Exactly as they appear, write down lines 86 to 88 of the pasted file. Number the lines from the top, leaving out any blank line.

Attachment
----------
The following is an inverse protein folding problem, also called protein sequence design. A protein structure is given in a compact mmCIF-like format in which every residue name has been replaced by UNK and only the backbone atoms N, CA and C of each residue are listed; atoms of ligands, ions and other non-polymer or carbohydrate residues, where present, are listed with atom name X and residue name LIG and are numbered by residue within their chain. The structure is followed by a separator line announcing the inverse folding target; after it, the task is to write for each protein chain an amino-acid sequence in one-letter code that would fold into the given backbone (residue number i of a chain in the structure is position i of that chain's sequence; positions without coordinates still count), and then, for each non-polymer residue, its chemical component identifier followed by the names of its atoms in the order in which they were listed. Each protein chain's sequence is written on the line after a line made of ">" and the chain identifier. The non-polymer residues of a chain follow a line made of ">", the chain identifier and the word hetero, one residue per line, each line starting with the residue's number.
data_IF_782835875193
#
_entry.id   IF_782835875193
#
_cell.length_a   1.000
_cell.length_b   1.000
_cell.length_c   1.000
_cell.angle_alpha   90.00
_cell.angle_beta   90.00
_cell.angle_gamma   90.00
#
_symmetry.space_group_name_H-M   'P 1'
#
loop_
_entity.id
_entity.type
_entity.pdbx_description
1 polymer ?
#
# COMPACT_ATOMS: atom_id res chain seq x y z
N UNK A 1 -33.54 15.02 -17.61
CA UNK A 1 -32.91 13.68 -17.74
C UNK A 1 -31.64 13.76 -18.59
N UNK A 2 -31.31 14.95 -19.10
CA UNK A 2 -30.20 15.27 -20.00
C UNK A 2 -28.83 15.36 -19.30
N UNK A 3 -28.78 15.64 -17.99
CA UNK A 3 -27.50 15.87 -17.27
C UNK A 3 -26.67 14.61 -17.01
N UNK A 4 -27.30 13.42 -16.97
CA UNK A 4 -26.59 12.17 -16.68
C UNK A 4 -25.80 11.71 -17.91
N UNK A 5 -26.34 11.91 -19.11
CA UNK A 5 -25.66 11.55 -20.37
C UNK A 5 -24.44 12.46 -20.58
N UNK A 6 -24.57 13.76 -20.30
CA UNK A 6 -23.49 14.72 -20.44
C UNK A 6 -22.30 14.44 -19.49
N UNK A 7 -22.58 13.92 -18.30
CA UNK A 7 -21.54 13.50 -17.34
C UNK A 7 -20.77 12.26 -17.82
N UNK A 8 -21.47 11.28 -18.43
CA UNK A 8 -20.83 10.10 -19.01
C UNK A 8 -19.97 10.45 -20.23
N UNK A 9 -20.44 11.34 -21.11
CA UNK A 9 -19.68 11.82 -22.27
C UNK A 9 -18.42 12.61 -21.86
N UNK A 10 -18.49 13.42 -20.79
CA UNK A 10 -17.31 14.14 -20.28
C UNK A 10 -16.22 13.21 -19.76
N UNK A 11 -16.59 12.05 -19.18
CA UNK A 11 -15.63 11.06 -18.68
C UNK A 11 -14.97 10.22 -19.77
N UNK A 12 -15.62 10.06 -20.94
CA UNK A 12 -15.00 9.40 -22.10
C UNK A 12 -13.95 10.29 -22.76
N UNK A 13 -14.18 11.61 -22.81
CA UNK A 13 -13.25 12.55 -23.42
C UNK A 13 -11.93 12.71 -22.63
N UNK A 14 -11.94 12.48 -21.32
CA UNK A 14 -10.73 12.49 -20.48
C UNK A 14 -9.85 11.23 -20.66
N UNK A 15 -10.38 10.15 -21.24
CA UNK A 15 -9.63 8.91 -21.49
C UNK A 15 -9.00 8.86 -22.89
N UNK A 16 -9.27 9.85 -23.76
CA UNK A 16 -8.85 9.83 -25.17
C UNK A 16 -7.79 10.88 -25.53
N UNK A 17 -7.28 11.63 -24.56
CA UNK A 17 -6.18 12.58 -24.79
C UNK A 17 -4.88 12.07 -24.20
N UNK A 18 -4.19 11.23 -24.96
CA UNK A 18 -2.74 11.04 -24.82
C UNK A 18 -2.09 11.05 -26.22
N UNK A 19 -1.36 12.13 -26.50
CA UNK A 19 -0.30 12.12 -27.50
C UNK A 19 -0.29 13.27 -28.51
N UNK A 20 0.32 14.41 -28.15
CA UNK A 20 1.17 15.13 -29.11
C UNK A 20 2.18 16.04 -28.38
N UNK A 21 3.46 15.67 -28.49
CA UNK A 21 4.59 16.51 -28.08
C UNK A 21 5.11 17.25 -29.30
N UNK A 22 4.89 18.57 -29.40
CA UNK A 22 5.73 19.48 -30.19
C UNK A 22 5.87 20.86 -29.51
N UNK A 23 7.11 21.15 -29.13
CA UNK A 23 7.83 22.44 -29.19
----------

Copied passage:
CA UNK A 22 5.73 19.48 -30.19
C UNK A 22 5.87 20.86 -29.51
N UNK A 23 7.11 21.15 -29.13